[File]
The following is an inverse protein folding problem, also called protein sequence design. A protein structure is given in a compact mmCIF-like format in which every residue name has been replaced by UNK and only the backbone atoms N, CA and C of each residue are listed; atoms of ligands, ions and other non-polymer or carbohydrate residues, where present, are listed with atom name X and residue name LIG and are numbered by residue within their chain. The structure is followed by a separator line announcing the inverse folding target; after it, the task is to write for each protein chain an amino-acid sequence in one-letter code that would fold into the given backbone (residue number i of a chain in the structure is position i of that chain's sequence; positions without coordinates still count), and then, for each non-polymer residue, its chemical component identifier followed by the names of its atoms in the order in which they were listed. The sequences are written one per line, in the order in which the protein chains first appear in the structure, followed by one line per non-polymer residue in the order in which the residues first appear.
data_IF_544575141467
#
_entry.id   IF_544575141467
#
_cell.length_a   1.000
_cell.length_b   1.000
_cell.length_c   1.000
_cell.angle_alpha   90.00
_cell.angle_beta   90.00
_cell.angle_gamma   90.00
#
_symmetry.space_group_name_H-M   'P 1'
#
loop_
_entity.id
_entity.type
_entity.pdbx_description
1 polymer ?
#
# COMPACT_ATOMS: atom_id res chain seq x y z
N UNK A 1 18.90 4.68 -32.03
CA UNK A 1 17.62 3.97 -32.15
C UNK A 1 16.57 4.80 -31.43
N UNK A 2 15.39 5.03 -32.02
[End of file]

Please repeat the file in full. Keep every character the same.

The following is an inverse protein folding problem, also called protein sequence design. A protein structure is given in a compact mmCIF-like format in which every residue name has been replaced by UNK and only the backbone atoms N, CA and C of each residue are listed; atoms of ligands, ions and other non-polymer or carbohydrate residues, where present, are listed with atom name X and residue name LIG and are numbered by residue within their chain. The structure is followed by a separator line announcing the inverse folding target; after it, the task is to write for each protein chain an amino-acid sequence in one-letter code that would fold into the given backbone (residue number i of a chain in the structure is position i of that chain's sequence; positions without coordinates still count), and then, for each non-polymer residue, its chemical component identifier followed by the names of its atoms in the order in which they were listed. The sequences are written one per line, in the order in which the protein chains first appear in the structure, followed by one line per non-polymer residue in the order in which the residues first appear.
data_IF_544575141467
#
_entry.id   IF_544575141467
#
_cell.length_a   1.000
_cell.length_b   1.000
_cell.length_c   1.000
_cell.angle_alpha   90.00
_cell.angle_beta   90.00
_cell.angle_gamma   90.00
#
_symmetry.space_group_name_H-M   'P 1'
#
loop_
_entity.id
_entity.type
_entity.pdbx_description
1 polymer ?
#
# COMPACT_ATOMS: atom_id res chain seq x y z
N UNK A 1 18.90 4.68 -32.03
CA UNK A 1 17.62 3.97 -32.15
C UNK A 1 16.57 4.80 -31.43
N UNK A 2 15.39 5.03 -32.02